The third-loudest bird to ever chirp is the White Bellbird, a South American bird living in the Amazon, specifically the Guianas, Brazil, and Venezuela. The males’ cries serve as mating calls and they’re even louder than howler monkeys. Their fire alarm-like sound can reach 125 decibels, the same as a very loud concert.
#2: Moluccan Cockatoo
The Moluccan Cockatoo is also known as the salmon-crested cockatoo and is native to the Seram archipelago of eastern Indonesia. It is a vulnerable species in the wild due to habitat loss and the cage-bird trade. Because it is listed on the Wild Bird Conservation Act, it can only be bred in captivity rather than imported into the United States. Its chirp can reach 135 decibels, with an average of 120 decibels. At 125 dB that’s when the sound starts to get very painful, with 120-129 decibels being that of a rock concert, loud symphony, or sports crowd. 135 decibels is between a stock car race (130db) and a gunshot or siren at 100 feet (140db).
#1: Nanday Conure
Also called the Black-Hooded Parakeet or Nanday Parakeet, the Nandy Conure is a colorful, mostly green neotropical parrot native to South America. You’ll notice that many of the loudest birds have chirps that suit their native habitat of tropical areas. The Nandy Conure has a chirp that reaches 155 decibels, comparable to the level of firecrackers. It is an exotic-looking pet bird that can also learn tricks and how to talk.
Why Do Birds Chirp?
Birds that chirp are divided into two categories: Morning birds (diurnal) and evening birds (nocturnal). Hence, their lifestyles are different. Birds may chirp to warn others of danger, communicate, protect their territory or nest, try to attract a mate, or because of chicks yelling for their mothers. When comparing the two, there are far noisier (and loud) diurnal birds than nocturnal ones. That’s because the early morning is when the diurnal birds have their dawn choruses. It’s also for them to announce that visibility is not yet good enough for hunting insects and seeking other food. On the other hand, domesticated birds kept as pets will loudly chirp when they’re not getting enough stimulation.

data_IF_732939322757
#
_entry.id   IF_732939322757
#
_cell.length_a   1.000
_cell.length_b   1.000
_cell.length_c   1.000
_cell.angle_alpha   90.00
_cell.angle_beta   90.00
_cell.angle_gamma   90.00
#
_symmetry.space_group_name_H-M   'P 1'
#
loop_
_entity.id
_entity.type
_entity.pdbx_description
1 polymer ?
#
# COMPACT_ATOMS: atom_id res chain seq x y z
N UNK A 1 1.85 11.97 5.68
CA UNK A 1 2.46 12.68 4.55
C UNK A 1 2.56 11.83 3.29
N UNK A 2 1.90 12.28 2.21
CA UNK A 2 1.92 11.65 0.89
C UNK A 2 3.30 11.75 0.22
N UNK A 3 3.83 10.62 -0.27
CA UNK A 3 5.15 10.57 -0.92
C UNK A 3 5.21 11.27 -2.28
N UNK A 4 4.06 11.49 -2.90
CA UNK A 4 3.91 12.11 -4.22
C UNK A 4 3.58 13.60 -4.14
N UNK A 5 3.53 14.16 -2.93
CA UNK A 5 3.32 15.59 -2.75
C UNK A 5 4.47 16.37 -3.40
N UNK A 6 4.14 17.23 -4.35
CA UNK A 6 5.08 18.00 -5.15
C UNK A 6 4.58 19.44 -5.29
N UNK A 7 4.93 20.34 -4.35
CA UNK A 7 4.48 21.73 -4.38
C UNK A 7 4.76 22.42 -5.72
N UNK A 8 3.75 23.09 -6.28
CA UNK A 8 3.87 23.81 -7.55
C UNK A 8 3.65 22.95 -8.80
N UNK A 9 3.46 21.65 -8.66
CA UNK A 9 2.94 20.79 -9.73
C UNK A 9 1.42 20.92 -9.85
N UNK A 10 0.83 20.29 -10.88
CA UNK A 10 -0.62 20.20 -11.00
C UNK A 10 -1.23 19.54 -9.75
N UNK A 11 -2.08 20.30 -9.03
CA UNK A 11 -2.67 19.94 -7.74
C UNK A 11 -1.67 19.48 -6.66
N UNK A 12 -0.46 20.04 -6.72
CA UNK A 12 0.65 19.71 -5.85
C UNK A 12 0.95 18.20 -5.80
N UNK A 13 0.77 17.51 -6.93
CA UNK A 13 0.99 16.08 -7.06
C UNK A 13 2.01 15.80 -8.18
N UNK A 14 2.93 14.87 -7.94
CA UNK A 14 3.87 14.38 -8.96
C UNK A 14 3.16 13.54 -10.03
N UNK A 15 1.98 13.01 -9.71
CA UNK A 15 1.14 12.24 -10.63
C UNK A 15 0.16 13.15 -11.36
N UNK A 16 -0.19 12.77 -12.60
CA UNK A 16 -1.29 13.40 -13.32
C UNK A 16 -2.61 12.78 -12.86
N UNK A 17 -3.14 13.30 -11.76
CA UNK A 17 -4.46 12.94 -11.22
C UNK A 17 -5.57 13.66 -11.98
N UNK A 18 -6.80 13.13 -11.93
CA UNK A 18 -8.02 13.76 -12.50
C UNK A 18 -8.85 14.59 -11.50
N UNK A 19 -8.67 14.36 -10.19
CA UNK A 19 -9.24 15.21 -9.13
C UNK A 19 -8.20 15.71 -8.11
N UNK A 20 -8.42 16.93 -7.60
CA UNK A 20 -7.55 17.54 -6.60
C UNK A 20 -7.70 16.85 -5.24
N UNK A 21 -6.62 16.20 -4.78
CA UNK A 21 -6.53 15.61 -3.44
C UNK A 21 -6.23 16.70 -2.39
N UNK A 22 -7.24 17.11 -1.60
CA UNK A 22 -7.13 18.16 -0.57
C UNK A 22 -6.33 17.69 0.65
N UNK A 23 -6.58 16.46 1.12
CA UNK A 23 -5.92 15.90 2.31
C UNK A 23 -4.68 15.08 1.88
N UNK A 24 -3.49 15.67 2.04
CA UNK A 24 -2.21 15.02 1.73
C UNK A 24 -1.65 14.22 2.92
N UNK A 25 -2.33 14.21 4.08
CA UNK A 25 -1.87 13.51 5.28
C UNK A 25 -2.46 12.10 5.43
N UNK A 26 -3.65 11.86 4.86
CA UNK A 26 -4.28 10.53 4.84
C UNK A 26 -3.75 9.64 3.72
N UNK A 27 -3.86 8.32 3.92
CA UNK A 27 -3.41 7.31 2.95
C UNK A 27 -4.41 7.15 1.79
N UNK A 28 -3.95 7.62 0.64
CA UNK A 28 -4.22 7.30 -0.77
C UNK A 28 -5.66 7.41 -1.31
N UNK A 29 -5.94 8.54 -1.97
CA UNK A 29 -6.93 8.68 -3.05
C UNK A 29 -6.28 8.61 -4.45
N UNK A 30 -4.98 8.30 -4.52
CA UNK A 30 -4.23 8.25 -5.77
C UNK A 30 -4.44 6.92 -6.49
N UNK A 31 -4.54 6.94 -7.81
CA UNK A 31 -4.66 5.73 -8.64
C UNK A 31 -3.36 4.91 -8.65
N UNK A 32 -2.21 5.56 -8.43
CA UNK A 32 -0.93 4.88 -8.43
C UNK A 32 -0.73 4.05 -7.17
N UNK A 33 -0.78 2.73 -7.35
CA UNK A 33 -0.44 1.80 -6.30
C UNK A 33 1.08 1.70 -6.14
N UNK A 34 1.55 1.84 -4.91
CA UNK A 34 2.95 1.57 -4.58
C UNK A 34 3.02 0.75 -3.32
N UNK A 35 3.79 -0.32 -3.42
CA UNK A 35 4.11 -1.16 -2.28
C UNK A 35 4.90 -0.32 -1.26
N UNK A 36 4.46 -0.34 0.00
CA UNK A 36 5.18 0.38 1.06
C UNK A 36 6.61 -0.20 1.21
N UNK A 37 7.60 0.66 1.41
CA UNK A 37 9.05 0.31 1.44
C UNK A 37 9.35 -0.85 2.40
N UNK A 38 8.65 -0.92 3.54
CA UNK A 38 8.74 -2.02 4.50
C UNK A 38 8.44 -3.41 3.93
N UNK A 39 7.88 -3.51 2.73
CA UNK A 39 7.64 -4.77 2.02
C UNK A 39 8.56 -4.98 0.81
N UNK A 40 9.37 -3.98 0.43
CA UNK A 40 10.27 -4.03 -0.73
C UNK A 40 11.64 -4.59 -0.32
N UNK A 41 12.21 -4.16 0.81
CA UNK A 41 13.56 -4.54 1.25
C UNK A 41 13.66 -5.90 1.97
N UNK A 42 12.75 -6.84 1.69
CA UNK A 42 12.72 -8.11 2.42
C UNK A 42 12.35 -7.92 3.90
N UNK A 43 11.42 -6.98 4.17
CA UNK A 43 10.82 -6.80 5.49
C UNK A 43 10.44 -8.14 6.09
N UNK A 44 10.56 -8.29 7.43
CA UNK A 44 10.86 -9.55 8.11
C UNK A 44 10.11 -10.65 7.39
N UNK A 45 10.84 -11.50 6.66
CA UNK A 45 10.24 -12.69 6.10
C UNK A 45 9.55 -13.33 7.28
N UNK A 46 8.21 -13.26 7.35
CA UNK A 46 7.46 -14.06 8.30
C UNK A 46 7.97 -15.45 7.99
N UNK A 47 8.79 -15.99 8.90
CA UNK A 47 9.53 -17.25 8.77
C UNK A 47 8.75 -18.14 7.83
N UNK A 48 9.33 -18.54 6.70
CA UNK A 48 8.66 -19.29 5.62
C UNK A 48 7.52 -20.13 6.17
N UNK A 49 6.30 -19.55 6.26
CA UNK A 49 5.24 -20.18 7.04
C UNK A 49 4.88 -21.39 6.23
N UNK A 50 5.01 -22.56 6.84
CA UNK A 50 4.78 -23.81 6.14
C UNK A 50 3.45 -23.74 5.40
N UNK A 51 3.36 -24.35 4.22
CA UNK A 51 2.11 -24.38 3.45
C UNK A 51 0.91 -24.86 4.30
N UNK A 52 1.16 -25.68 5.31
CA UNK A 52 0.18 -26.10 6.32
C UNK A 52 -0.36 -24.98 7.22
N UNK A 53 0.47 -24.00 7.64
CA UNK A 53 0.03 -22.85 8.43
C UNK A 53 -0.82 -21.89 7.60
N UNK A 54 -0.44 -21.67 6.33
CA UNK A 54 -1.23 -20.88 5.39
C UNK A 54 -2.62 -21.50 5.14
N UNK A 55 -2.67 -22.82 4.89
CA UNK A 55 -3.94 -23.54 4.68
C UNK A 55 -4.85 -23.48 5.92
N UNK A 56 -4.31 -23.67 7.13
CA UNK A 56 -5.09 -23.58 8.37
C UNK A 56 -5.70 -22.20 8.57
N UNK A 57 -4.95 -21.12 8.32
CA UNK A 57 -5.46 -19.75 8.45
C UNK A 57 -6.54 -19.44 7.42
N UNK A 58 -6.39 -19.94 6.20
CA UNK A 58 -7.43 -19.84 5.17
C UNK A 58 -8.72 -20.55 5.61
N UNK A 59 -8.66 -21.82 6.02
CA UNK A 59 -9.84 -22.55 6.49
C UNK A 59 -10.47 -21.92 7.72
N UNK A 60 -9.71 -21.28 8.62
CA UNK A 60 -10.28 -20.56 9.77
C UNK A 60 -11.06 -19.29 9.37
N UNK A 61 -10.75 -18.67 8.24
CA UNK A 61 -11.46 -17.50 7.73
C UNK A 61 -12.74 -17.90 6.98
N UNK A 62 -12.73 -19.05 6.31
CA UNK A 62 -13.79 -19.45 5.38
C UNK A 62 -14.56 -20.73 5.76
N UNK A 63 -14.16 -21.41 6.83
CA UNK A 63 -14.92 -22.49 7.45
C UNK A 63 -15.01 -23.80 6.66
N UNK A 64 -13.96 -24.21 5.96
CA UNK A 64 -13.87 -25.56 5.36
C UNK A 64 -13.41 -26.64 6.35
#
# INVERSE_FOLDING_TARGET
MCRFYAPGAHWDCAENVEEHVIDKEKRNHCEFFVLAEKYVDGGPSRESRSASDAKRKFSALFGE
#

Do the Loudest Birds Lose their Hearing?
For humans, any sound beyond 85db starts to be harmful to our sense of hearing, and prolonged exposure does more damage than short-term exposure. It has also been observed that birds living near airports sing lower than other birds of the same species. But does it mean that birds lose their hearing?
In reality, a bird’s sense of hearing differs from that of humans. Yes, a bird’s hearing is more sensitive than that of humans, so it is easy to assume birds would damage their hearing more easily. However, we differ in the tiny “hair cells” lining the cochlea of our inner ears. Whereas humans cannot regenerate them, birds can.
As you can see, many of the loudest birds are exotic species. Most have been domesticated as pets, and many of them are so intelligent they can learn how to do tricks or talk. Their chirps can be so loud that they sound like screeching or a fire alarm. Birds chirp for a reason, and these birds have made sure they can get attention when they want something.